[Featured in photo: L-R Amanda Aitken – MHCT Project Officer, Cr Cheryl Fuller – Mayor Central Coast Council, John McNamara – MHCT Project Officer, Olivia Clayton – MHCT Digital. Communications Lead]

On Wednesday 26 June 2024, the Regional Mental Health Group met for its June meeting in Ulverstone. The Central Coast Council (the Council) became Tasmania’s first local government member and in attendance at the meeting was Mayor Cheryl Fuller.

Mayor Fuller presented the group with a Terms of Reference for the proposed Central Coast Mental Health Alliance (CCMHA), which the Council is currently seeking Expressions of Interest for. Membership is encouraged from community groups working in the mental health space or General Practitioners (GPs) in the Central Coast area. The Council’s Mayor (or delegate) along with Council’s Chief Executive Officer (or delegate) will also be members of the alliance.

Soon after being elected, Mayor Fuller initiated a series of roundtables with various stakeholders, community groups and members. This uncovered a vast range of issues and opportunities, including the need for an alliance in the mental health space.

“These roundtables have been a fantastic opportunity for our Council to connect with the broader community and uncover important issues. A prominent issue that emerged was in relation to mental health.” Said Mayor Fuller.

“The CCMHA will set out to bring together a cohort of subject matter experts and stakeholders twice a year to share issues, actions, views and plans.” She said. 

According to the National Study of Mental Health and Wellbeing release on the Australian Bureau of Statistics website from 2020 – 2022, 52.9% of Tasmanians aged 16 – 85 said they had a lifetime mental disorder and 19.8% said they had a 12-month mental disorder.

Connie Digolis, CEO Mental Health Council of Tasmania, commended the fantastic work local community groups, not-for-profits and practitioners are doing to support the mental wellbeing of the Central Coast community.

“Mental health is everyone’s responsibility and starts in the communities where we live, work and play. That’s why local initiatives like the CCMHA are so important. They bring together dedicated and passionate people representing a range of local community groups and organisations, providing an exciting opportunity to work towards a common goal. This collaboration is crucial to help with things like identifying gaps, coordinating services and support, and highlighting and promoting best practices.”  Said Connie Digolis, CEO Mental Health Council of Tasmania.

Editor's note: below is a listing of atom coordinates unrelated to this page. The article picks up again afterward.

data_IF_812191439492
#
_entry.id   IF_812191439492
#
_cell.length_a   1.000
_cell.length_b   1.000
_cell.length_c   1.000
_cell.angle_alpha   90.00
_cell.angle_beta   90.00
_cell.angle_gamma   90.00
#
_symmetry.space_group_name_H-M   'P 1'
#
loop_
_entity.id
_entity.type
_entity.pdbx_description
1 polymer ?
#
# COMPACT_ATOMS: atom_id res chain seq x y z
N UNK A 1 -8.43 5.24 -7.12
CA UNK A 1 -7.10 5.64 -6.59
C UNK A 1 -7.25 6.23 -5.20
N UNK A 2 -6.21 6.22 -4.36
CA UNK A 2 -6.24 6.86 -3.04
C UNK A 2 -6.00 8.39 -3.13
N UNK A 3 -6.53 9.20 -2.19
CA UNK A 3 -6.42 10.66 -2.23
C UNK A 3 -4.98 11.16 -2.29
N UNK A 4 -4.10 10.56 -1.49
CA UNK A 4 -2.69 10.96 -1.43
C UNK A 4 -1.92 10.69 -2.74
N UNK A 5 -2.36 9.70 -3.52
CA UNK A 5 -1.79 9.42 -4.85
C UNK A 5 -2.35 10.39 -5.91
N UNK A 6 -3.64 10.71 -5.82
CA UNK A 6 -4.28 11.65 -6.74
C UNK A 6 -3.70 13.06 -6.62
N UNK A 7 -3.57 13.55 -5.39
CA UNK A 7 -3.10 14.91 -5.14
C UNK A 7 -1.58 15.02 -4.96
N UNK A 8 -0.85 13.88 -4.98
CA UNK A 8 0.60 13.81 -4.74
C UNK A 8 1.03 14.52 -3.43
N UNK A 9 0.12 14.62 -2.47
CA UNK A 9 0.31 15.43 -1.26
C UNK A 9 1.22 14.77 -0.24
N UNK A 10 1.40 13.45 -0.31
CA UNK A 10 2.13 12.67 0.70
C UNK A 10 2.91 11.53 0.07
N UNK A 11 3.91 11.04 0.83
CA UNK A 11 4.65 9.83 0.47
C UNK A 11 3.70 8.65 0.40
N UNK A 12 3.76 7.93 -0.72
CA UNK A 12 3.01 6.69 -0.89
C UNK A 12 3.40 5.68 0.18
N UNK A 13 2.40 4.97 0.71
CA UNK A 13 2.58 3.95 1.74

“It’s fantastic to see Central Coast Council taking a proactive approach to mental health, and making the wellbeing of their community a priority through the CCMHA.”  She said.

Mayor Fuller wanted to highlight the importance of collaboration and unity when working towards common goals for the community.

“Our Council is committed to nurturing a safe, happy and healthy community for all. Mental wellbeing and resilience are a huge part of this quest. That’s why it is so important we get the right people in the room through the CCMHA to truly understand the local mental health landscape so we can work together to make collective impact.”

“We want to take the chance to remind those who are struggling that there are support services out there. If you are in need of support, please contact Lifeline Tasmania on 13 11 14.”  Said Mayor Cheryl Fuller.

Nominations for the CCMHA close COB on Friday 26 July 2024 and those interested in being a part of the alliance are encouraged to download the expression of interest pack available on the Council’s website. For enquiries, please contact the CEO and Mayor’s Personal Assistant via email at exec@centralcoast.tas.gov.au or telephone 03 6429 8900.


For more information or to express your interest in joining the group, click here.